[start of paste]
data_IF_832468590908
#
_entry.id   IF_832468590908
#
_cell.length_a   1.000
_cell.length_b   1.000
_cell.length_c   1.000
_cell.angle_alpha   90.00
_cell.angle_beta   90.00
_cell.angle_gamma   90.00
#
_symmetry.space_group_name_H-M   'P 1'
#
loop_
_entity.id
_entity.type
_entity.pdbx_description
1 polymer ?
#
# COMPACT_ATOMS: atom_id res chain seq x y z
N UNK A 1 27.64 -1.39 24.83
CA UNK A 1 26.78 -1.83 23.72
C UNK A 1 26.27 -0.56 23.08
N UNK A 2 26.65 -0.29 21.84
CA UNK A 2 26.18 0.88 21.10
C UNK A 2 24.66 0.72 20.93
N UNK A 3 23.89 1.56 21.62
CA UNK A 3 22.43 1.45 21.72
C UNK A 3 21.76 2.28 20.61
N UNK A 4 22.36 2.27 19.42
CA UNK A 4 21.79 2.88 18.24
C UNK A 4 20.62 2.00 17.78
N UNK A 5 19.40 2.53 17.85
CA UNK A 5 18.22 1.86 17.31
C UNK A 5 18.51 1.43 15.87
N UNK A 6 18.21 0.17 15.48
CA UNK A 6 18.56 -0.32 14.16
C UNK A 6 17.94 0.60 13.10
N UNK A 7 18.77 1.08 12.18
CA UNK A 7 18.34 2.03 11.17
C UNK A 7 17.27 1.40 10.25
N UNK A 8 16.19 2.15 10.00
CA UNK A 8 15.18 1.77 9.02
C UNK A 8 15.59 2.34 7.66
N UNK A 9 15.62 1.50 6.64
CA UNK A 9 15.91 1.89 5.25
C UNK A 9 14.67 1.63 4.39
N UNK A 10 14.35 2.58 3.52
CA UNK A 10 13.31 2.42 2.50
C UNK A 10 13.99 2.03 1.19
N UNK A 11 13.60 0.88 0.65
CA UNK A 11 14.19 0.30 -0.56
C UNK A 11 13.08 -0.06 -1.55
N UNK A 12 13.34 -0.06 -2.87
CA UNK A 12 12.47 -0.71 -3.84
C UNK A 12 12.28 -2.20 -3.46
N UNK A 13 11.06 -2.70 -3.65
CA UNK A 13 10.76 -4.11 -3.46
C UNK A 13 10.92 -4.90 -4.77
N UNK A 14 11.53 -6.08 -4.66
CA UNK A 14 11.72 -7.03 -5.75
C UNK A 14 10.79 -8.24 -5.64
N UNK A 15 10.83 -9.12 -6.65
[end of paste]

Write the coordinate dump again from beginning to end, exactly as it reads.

data_IF_832468590908
#
_entry.id   IF_832468590908
#
_cell.length_a   1.000
_cell.length_b   1.000
_cell.length_c   1.000
_cell.angle_alpha   90.00
_cell.angle_beta   90.00
_cell.angle_gamma   90.00
#
_symmetry.space_group_name_H-M   'P 1'
#
loop_
_entity.id
_entity.type
_entity.pdbx_description
1 polymer ?
#
# COMPACT_ATOMS: atom_id res chain seq x y z
N UNK A 1 27.64 -1.39 24.83
CA UNK A 1 26.78 -1.83 23.72
C UNK A 1 26.27 -0.56 23.08
N UNK A 2 26.65 -0.29 21.84
CA UNK A 2 26.18 0.88 21.10
C UNK A 2 24.66 0.72 20.93
N UNK A 3 23.89 1.56 21.62
CA UNK A 3 22.43 1.45 21.72
C UNK A 3 21.76 2.28 20.61
N UNK A 4 22.36 2.27 19.42
CA UNK A 4 21.79 2.88 18.24
C UNK A 4 20.62 2.00 17.78
N UNK A 5 19.40 2.53 17.85
CA UNK A 5 18.22 1.86 17.31
C UNK A 5 18.51 1.43 15.87
N UNK A 6 18.21 0.17 15.48
CA UNK A 6 18.56 -0.32 14.16
C UNK A 6 17.94 0.60 13.10
N UNK A 7 18.77 1.08 12.18
CA UNK A 7 18.34 2.03 11.17
C UNK A 7 17.27 1.40 10.25
N UNK A 8 16.19 2.15 10.00
CA UNK A 8 15.18 1.77 9.02
C UNK A 8 15.59 2.34 7.66
N UNK A 9 15.62 1.50 6.64
CA UNK A 9 15.91 1.89 5.25
C UNK A 9 14.67 1.63 4.39
N UNK A 10 14.35 2.58 3.52
CA UNK A 10 13.31 2.42 2.50
C UNK A 10 13.99 2.03 1.19
N UNK A 11 13.60 0.88 0.65
CA UNK A 11 14.19 0.30 -0.56
C UNK A 11 13.08 -0.06 -1.55
N UNK A 12 13.34 -0.06 -2.87
CA UNK A 12 12.47 -0.71 -3.84
C UNK A 12 12.28 -2.20 -3.46
N UNK A 13 11.06 -2.70 -3.65
CA UNK A 13 10.76 -4.11 -3.46
C UNK A 13 10.92 -4.90 -4.77
N UNK A 14 11.53 -6.08 -4.66
CA UNK A 14 11.72 -7.03 -5.75
C UNK A 14 10.79 -8.24 -5.64
N UNK A 15 10.83 -9.12 -6.65